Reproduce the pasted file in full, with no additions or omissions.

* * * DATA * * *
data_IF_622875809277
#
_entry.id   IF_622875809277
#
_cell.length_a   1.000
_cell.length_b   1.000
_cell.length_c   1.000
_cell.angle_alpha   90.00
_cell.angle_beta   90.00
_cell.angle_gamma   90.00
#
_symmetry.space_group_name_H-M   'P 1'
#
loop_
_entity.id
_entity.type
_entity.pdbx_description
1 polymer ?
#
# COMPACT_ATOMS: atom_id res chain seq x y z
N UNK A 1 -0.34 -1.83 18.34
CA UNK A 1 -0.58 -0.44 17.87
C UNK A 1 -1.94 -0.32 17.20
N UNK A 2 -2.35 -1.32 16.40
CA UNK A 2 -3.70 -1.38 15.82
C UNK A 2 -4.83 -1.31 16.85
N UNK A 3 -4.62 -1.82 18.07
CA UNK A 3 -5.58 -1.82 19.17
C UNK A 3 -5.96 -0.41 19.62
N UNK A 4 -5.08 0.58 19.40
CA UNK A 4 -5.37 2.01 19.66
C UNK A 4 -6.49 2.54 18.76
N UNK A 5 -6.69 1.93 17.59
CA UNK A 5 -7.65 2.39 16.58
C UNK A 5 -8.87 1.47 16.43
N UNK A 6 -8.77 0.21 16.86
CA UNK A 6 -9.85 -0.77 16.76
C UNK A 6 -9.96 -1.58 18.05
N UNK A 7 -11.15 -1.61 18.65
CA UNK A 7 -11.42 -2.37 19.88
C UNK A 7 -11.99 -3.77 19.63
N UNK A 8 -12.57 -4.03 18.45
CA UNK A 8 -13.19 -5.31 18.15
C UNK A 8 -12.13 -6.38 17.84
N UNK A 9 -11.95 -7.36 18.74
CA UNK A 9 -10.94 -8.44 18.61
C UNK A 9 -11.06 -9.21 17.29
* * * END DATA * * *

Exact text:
data_IF_622875809277
#
_entry.id   IF_622875809277
#
_cell.length_a   1.000
_cell.length_b   1.000
_cell.length_c   1.000
_cell.angle_alpha   90.00
_cell.angle_beta   90.00
_cell.angle_gamma   90.00
#
_symmetry.space_group_name_H-M   'P 1'
#
loop_
_entity.id
_entity.type
_entity.pdbx_description
1 polymer ?
#
# COMPACT_ATOMS: atom_id res chain seq x y z
N UNK A 1 -0.34 -1.83 18.34
CA UNK A 1 -0.58 -0.44 17.87
C UNK A 1 -1.94 -0.32 17.20
N UNK A 2 -2.35 -1.32 16.40
CA UNK A 2 -3.70 -1.38 15.82
C UNK A 2 -4.83 -1.31 16.85
N UNK A 3 -4.62 -1.82 18.07
CA UNK A 3 -5.58 -1.82 19.17
C UNK A 3 -5.96 -0.41 19.62
N UNK A 4 -5.08 0.58 19.40
CA UNK A 4 -5.37 2.01 19.66
C UNK A 4 -6.49 2.54 18.76
N UNK A 5 -6.69 1.93 17.59
CA UNK A 5 -7.65 2.39 16.58
C UNK A 5 -8.87 1.47 16.43
N UNK A 6 -8.77 0.21 16.86
CA UNK A 6 -9.85 -0.77 16.76
C UNK A 6 -9.96 -1.58 18.05
N UNK A 7 -11.15 -1.61 18.65
CA UNK A 7 -11.42 -2.37 19.88
C UNK A 7 -11.99 -3.77 19.63
N UNK A 8 -12.57 -4.03 18.45
CA UNK A 8 -13.19 -5.31 18.15
C UNK A 8 -12.13 -6.38 17.84
N UNK A 9 -11.95 -7.36 18.74
CA UNK A 9 -10.94 -8.44 18.61
C UNK A 9 -11.06 -9.21 17.29